A proposed rule issued in January by the Federal Motor Carrier Safety Administration will, if implemented, allow the agency to issue about 150 times more carrier safety assessments a year than it does now, said FMCSA reps in a media update held about its proposed Safety Fitness Determination rule.
Joe DeLorenzo, head of enforcement and compliance for FMCSA, spoke briefly in a conference call with trucking industry media Thursday, April 7, touting the rule’s ability to expand the agency’s ability to target unsafe carriers and addressing concerns about the rule’s relationship to the December-enacted FAST Act highway bill.
The rule will in short do away with the three-tier Satisfactory, Conditional and Unsatisfactory carrier rating system and replace it with a two-tier system, Fit and Unfit. It will also change the way the agency determines those ratings, concentrating more on roadside inspection and violation data rather than on-site compliance reviews.
Industry groups since the January issuance of the proposed Safety Fitness rule have argued the agency violated provisions of the FAST Act by moving forward with the SFD rule. A group of 33 lawmakers in the U.S. House also have taken aim at the rule proposal. The trucking groups — and lawmakers — argue the agency should have implemented the Compliance, Safety, Accountability reforms required by the FAST Act before issuing the Safety Fitness proposal.
The agency, however, argues otherwise, saying the FAST Act did not limit its ability to proceed with the rule. “The way that the FAST Act is set up — it was not designed [and] is not written in such a way that prevents us from moving forward on any rulemaking,” he said. The limitations included in the FAST Act are only related to the use of CSA’s percentile rankings and alerts, he said, which the rule does not mention except to “give context,” DeLorenzo said.
If the National Academies of Science, the group tasked with studying the CSA program and issuing recommendations to the agency about fixing the system, comes back with recommendations regarding the SFD rule, FMCSA will incorporate them into the rule when it’s developing the rule’s final version, DeLorenzo said.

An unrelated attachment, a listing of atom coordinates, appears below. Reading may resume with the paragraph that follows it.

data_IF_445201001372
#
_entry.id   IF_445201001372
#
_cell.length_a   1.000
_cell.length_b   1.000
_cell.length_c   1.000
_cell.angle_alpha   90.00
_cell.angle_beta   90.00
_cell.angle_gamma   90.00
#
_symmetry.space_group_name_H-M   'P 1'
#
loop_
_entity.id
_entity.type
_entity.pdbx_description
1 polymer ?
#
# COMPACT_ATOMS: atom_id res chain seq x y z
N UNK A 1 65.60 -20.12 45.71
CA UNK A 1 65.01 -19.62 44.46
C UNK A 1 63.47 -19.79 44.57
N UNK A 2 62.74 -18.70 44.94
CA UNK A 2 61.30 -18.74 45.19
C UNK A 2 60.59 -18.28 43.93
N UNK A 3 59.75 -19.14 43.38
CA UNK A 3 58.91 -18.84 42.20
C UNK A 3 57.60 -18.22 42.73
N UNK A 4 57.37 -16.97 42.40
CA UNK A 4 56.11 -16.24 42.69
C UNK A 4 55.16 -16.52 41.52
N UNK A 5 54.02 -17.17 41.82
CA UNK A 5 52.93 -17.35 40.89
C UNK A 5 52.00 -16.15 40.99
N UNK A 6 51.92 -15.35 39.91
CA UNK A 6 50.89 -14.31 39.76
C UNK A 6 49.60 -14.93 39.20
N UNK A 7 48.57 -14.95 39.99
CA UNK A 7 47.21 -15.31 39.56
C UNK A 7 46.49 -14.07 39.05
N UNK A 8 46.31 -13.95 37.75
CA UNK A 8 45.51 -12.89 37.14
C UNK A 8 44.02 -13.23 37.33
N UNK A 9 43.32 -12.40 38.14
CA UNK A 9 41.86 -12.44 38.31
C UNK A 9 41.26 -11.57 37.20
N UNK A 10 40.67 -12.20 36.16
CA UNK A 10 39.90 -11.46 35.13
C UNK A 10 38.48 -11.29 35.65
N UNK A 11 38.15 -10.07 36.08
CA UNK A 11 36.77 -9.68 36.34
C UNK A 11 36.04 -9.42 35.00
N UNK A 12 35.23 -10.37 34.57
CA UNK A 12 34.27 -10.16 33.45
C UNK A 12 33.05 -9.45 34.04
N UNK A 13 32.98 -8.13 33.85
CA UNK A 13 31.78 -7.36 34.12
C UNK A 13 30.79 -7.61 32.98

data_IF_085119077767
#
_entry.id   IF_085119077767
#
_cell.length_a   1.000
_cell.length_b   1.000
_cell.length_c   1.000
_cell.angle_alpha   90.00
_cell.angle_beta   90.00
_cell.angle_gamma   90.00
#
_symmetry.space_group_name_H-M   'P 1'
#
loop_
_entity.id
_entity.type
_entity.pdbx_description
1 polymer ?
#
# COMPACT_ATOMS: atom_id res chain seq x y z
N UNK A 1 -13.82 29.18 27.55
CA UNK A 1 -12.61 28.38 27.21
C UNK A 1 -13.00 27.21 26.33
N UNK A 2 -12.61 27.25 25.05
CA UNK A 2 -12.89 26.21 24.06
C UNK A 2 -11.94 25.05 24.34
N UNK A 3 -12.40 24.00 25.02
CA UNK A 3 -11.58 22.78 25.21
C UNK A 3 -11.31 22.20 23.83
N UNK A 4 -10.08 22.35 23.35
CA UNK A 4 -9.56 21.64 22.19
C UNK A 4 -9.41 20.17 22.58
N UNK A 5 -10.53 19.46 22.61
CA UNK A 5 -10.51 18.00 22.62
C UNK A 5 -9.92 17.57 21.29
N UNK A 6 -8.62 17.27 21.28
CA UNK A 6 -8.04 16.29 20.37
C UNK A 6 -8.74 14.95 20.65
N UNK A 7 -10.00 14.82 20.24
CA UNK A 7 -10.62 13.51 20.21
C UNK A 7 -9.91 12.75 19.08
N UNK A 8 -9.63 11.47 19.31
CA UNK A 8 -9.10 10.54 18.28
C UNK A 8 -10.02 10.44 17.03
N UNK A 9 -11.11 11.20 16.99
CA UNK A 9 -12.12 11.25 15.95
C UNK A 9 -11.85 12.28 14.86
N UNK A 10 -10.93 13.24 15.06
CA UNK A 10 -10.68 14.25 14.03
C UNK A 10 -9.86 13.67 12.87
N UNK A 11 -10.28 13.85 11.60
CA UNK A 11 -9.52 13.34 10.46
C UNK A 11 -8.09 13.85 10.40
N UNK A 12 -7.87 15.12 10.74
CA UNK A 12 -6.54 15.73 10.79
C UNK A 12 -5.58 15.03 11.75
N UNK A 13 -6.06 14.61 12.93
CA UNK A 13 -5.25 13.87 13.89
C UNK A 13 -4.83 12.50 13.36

The agency will also take into account feedback from industry stakeholders about the rule when crafting the final draft, and DeLorenzo encouraged those in the industry like carriers and owner-operators to offer feedback. The comment period is open until May 23, and comments can be made at this link.
DeLorenzo said one of the SFD rule’s main objectives is to expand the agency’s ability to target unsafe carriers by leaning more heavily on roadside inspection data and less heavily on on-site investigations. “With our limited resources we’re only able to get to a very small percentage of the companies that are out there to make these determinations,” he said. “Also, because of that, the ratings are often not current because we have such limited resources and ability to conduct investigations.”
The SFD rule will allow the agency to target and weed out carriers most at risk for crashes, DeLorenzo said. Per FMCSA’s calculations, the 300 carriers that would currently fall under an Unfit designation have a crash risk four times greater than the national average.
Currently, the agency conducts about 15,000 on-site investigations a year, DeLorenzo said. When the Safety Fitness rule takes effect, FMCSA will be able to assess about 75,000 carriers a month, per its estimates.
Carriers deemed Unfit to operate will have an opportunity to implement corrective actions and enter into an agreement with the agency to continue operation, DeLorenzo said.